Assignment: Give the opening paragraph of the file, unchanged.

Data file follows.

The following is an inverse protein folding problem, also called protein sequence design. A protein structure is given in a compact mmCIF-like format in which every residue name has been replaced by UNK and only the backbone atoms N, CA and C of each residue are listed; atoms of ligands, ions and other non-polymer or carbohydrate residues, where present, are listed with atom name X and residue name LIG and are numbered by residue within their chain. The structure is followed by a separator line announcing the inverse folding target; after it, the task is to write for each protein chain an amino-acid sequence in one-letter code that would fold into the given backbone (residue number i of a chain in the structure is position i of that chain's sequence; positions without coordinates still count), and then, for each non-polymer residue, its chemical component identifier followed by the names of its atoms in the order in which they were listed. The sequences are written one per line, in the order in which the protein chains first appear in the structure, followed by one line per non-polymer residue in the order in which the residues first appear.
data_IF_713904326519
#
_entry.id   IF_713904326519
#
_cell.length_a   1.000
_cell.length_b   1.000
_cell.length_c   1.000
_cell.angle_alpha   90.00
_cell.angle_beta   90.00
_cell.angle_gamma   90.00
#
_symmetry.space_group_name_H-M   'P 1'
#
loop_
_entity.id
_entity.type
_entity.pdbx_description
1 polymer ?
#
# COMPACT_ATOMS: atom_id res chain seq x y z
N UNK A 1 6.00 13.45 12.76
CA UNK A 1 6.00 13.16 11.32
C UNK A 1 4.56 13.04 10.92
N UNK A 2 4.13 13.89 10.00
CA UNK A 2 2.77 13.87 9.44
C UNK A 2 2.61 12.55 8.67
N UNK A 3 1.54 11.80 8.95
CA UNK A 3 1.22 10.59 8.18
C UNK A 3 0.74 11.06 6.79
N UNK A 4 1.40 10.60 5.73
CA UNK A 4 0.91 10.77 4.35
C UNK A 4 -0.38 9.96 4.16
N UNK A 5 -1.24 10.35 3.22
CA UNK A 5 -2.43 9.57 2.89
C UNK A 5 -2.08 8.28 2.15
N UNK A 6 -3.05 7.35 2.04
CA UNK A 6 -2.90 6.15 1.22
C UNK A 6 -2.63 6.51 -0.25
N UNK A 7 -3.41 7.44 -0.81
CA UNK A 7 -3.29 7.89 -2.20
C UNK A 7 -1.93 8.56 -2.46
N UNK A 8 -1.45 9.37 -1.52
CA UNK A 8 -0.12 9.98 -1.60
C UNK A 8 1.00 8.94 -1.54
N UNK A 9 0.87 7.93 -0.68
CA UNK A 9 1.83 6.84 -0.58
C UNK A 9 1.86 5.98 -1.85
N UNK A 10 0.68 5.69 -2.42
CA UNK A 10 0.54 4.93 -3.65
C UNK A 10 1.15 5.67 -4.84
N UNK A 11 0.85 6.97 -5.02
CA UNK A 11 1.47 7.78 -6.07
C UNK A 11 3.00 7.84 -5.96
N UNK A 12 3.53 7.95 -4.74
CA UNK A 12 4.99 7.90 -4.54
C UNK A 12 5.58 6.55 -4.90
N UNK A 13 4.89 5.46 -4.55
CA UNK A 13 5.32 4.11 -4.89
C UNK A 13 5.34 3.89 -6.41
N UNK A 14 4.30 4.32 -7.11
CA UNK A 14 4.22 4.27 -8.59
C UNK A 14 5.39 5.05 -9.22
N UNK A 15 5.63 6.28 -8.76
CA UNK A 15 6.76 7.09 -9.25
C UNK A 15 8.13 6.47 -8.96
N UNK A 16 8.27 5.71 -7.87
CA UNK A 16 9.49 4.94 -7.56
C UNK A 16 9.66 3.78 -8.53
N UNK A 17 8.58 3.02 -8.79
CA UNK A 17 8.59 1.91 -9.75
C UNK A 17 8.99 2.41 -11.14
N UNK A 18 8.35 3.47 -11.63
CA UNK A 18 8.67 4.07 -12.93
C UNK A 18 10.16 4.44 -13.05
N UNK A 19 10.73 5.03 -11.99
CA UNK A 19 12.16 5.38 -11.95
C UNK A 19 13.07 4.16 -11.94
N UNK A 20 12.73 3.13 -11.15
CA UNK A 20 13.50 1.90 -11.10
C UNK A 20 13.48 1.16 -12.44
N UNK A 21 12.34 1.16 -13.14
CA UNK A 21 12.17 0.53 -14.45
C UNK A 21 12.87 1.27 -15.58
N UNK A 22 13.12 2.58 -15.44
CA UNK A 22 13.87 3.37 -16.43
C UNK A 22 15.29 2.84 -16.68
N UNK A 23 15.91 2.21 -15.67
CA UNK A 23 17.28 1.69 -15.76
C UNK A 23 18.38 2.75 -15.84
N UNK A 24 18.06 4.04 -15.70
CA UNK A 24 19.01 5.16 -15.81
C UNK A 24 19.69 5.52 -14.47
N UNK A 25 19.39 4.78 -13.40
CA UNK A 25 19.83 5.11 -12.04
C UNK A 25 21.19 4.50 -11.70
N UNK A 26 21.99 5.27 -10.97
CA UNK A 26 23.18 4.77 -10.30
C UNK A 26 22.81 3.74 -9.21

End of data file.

The following is an inverse protein folding problem, also called protein sequence design. A protein structure is given in a compact mmCIF-like format in which every residue name has been replaced by UNK and only the backbone atoms N, CA and C of each residue are listed; atoms of ligands, ions and other non-polymer or carbohydrate residues, where present, are listed with atom name X and residue name LIG and are numbered by residue within their chain. The structure is followed by a separator line announcing the inverse folding target; after it, the task is to write for each protein chain an amino-acid sequence in one-letter code that would fold into the given backbone (residue number i of a chain in the structure is position i of that chain's sequence; positions without coordinates still count), and then, for each non-polymer residue, its chemical component identifier followed by the names of its atoms in the order in which they were listed. The sequences are written one per line, in the order in which the protein chains first appear in the structure, followed by one line per non-polymer residue in the order in which the residues first appear.